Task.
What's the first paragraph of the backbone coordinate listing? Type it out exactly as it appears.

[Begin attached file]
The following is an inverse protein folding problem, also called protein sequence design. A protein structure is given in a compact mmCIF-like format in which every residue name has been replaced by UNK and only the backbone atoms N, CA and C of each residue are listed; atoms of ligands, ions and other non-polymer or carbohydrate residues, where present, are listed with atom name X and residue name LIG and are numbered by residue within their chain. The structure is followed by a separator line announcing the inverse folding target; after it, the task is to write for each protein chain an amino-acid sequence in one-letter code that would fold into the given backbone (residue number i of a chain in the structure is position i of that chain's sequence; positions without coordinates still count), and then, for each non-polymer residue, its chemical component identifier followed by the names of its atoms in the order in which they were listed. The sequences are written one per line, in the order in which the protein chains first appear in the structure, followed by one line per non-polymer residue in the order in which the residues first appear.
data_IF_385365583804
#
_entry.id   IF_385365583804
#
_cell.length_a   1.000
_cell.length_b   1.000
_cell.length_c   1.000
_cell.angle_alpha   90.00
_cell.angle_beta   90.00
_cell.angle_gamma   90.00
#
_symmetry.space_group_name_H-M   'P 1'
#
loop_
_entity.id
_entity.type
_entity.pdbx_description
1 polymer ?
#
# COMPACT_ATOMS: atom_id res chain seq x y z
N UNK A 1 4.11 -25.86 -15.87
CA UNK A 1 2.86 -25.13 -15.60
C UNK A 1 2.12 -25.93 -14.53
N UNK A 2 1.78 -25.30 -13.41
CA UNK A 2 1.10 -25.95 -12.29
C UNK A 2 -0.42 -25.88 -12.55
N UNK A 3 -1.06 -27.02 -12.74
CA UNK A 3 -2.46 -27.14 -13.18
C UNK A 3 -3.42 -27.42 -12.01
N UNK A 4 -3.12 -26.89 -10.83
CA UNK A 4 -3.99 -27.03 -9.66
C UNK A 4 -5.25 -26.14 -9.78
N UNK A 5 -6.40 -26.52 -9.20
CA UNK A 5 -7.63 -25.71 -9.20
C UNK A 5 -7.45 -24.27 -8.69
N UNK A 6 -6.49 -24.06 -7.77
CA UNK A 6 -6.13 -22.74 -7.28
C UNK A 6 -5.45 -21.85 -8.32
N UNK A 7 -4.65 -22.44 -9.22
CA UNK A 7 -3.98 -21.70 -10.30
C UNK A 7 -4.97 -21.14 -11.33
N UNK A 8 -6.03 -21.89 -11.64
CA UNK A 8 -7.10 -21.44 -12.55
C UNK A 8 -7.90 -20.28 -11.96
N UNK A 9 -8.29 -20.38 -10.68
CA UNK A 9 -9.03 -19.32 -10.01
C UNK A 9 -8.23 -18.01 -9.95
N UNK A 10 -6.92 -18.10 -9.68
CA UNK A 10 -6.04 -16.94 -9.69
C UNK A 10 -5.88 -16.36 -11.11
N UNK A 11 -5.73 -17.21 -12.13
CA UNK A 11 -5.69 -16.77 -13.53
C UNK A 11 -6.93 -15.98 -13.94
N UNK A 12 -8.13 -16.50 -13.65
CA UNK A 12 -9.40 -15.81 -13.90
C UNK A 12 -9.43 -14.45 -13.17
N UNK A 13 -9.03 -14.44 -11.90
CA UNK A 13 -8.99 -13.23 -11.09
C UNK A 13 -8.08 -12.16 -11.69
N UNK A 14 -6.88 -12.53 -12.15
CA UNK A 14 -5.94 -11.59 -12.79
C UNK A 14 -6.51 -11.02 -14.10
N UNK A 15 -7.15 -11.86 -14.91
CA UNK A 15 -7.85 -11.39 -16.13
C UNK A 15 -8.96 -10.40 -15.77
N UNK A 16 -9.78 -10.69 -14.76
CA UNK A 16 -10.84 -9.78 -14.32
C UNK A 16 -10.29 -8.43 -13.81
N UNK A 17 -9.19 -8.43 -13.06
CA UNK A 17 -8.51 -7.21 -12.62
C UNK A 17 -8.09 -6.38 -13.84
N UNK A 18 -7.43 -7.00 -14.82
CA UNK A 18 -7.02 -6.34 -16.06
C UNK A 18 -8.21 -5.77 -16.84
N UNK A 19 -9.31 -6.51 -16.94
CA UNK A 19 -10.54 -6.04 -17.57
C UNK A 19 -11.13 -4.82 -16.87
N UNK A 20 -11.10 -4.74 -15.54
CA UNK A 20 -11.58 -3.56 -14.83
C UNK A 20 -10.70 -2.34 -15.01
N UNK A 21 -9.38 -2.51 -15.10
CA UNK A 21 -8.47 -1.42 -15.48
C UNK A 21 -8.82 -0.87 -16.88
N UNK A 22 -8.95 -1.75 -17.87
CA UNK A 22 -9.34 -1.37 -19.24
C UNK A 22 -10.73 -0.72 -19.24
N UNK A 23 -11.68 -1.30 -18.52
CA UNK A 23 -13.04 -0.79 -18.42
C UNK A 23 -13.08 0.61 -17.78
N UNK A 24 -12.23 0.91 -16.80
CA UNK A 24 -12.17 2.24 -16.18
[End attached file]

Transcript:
The following is an inverse protein folding problem, also called protein sequence design. A protein structure is given in a compact mmCIF-like format in which every residue name has been replaced by UNK and only the backbone atoms N, CA and C of each residue are listed; atoms of ligands, ions and other non-polymer or carbohydrate residues, where present, are listed with atom name X and residue name LIG and are numbered by residue within their chain. The structure is followed by a separator line announcing the inverse folding target; after it, the task is to write for each protein chain an amino-acid sequence in one-letter code that would fold into the given backbone (residue number i of a chain in the structure is position i of that chain's sequence; positions without coordinates still count), and then, for each non-polymer residue, its chemical component identifier followed by the names of its atoms in the order in which they were listed. The sequences are written one per line, in the order in which the protein chains first appear in the structure, followed by one line per non-polymer residue in the order in which the residues first appear.